After chewing, even a half hour later, I did notice a lingering floral taste in my mouth, rather like jasmine tea.
Dubble Bubble is peanut free and gluten free ... and in this instance is also free from dyes but may contain traces of soy. The gumballs are made in Canada.
Wednesday, October 22, 2014
What Theo Chocolate is offering in their new line of peanut butter cup are the following qualities: organic ingredients, ethically sourced chocolate, kosher, no palm oil or soy ingredients and free from genetically modified organisms. The new cups come in two varieties, milk and dark chocolate, and the dark chocolate is vegan. Though they’re Theo Chocolate branded, they’re actually made in Canada.
The Theo Chocolate Milk Chocolate Peanut Butter Cups were $2.25 a package, I picked them up at the factory store in Seattle (I’ll have a write up about the factory tour after Halloween) but they should be available at stores that carry Theo Chocolate soon as well. The packages are 1.3 ounces, so they’re only .2 ounces smaller than the usual Reese’s Peanut Butter Cup packages. Theo uses peanut butter from CB’s Nuts, a small batch nut roaster and butterer.
They’re not your ordinary round cups, nope, these are little heart shapes. They’re .65 ounces each, a nice size with a more even proportion of chocolate to peanut butter than some cups with thinner chocolate shells. There’s no oily puddle on the top, but my cups were probably extremely fresh since I bought them at the factory store.
They smell very toasty, the chocolate is crisp and has a good snap to it. The peanut butter is not fatty or oily, but also not quite crumbly. The overall roasted notes of both the chocolate and peanut butter are very strong. For a milk chocolate product, this is only very barely sweet. If you’re a fan of the more savory elements of peanut butter and chocolate, this is probably a good match for you.
The texture of the peanut butter is similar in particle size to Reese’s ... it’s not whipped smooth, there are little crunchy bits and a dryness to it that keeps it from feeling to slick on the tongue. The chocolate is lightly bitter as well but has a milky note and smooth melt.
There’s no notation as to the percentage of cacao, but this photos shows that the milk chocolate cups are very dark looking compared to the dark ones.
The Theo Chocolate Dark Chocolate Peanut Butter Cups are packaged so similarly to the milk chocolate variety, the sales staff at the factory store would let each customer know as they rang up their order that they’d chosen a particular variety ... so I sense that there may be a change in the future to help distinguish them.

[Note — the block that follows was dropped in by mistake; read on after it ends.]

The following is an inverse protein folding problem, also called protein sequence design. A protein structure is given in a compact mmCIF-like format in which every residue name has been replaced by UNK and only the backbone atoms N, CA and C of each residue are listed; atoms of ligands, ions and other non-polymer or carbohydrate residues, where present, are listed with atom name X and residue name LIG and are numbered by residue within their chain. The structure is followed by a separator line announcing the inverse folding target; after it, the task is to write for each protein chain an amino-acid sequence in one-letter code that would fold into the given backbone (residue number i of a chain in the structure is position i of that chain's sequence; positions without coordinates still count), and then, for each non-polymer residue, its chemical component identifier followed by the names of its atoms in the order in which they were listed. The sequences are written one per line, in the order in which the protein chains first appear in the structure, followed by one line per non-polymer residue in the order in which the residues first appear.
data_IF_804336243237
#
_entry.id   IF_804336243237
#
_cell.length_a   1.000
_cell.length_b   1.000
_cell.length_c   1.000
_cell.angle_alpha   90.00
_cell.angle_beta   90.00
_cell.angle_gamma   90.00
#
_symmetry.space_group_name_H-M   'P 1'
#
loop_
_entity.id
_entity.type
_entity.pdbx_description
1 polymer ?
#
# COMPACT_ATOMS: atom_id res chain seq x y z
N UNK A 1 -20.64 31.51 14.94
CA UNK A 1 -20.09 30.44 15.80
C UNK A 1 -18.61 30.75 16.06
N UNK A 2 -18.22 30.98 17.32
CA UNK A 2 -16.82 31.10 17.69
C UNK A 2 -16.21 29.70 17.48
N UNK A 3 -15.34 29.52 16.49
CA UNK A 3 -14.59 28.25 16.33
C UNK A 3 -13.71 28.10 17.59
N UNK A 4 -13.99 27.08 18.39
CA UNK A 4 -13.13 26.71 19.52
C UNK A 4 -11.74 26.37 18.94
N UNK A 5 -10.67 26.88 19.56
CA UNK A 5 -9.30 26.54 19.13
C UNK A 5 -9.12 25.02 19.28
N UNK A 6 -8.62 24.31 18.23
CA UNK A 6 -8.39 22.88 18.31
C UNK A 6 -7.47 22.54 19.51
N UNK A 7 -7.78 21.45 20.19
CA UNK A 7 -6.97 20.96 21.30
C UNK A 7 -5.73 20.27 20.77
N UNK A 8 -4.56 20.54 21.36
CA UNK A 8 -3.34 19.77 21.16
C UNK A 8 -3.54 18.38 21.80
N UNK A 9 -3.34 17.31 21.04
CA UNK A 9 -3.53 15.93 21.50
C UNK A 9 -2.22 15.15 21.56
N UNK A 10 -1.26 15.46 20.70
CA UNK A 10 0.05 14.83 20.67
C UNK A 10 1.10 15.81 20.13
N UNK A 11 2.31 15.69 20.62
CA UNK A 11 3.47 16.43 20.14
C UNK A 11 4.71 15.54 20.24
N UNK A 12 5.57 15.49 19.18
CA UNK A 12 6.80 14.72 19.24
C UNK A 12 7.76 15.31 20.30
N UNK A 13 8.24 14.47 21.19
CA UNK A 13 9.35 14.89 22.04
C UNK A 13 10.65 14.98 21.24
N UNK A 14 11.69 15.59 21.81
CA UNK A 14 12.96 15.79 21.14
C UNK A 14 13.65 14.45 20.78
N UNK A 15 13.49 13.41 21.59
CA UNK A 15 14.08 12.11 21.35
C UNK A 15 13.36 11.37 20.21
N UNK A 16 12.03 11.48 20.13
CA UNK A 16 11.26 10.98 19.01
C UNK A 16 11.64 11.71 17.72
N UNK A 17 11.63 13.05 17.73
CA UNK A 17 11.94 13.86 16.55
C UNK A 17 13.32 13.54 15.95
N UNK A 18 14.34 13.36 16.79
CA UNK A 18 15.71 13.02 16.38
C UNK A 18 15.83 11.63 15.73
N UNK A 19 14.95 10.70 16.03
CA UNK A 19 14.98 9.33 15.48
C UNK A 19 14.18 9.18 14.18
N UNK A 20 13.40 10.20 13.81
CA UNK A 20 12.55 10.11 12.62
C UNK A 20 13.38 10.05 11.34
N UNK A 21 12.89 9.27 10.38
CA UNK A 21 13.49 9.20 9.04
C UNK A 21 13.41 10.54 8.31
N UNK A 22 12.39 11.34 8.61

The cups are beautiful, again, a little smaller than the Reese’s Peanut Butter version, but lacking the little fluted paper cups. Instead they just sit on a little paperboard tray. The mold detail includes the Theo logo on the bottom of the cups, if you’re so inclined to actually look at them before you gobble them up.
These have the same deep roasted scent as the milk chocolate, but without the light dairy note to it. The dark chocolate is immediately bitter and creamy, with a very silky melt but a strong coffee flavor. The peanut butter balanced the intensity of the chocolate with a lightness, a little hint of salt and a comforting peanut flavor.
Just one cup was exceptionally satisfying.
These are much pricier than the traditionally produced peanut butter cups on store shelves, but have none of the additional ingredients that give many folks pause. However, they’re still made in a facility that processes wheat, tree nuts, egg and soy so they’re not for those sensitive folks.
Though Justin’s Peanut Butter Cups were first to market with ethically sourced ingredients, I think I prefer these for the texture and intensity. (But I’ll probably still hand out Justin’s for Halloween since they’re available in singles.)
Tuesday, October 14, 2014
While Trader Joe’s has been pouring on the pumpkin around their stores, they haven’t forgotten about one of their other core flavors: Speculoos. Their newest item is their Trader Joe’s Dark Chocolate Speculoos Cookie Butter Cups.
There are a few spice mix flavors that are popular right now: Chai Spice, Gingerbread and Pumpkin Spice. Another one would be Speculoos. The odd thing about the Speculoos flavor is that it’s not just the mild cinnamon and nutmeg mix which is similar to Pumpkin Spice and Gingerbread, it includes the actual cookie. The Speculoos cookie is a crispy butter cookie with some brown sugar notes along with the mild spice. I grew up eating Speculoos, though I didn’t know it by that name, they were just called Windmill Spice Cookies.
The tub holds 11 ounces of foil wrapped cups. This quantity doesn’t fill the tub completely, but it’s true to its weight. The cups are wrapped in gold foil, and inside each little piece does not actually have a fluted paper cup like the dark chocolate Peanut Butter Cups which come in a similar format. Each cup is about 11 grams, basically the same size as a Reese’s Peanut Butter Cup Miniature.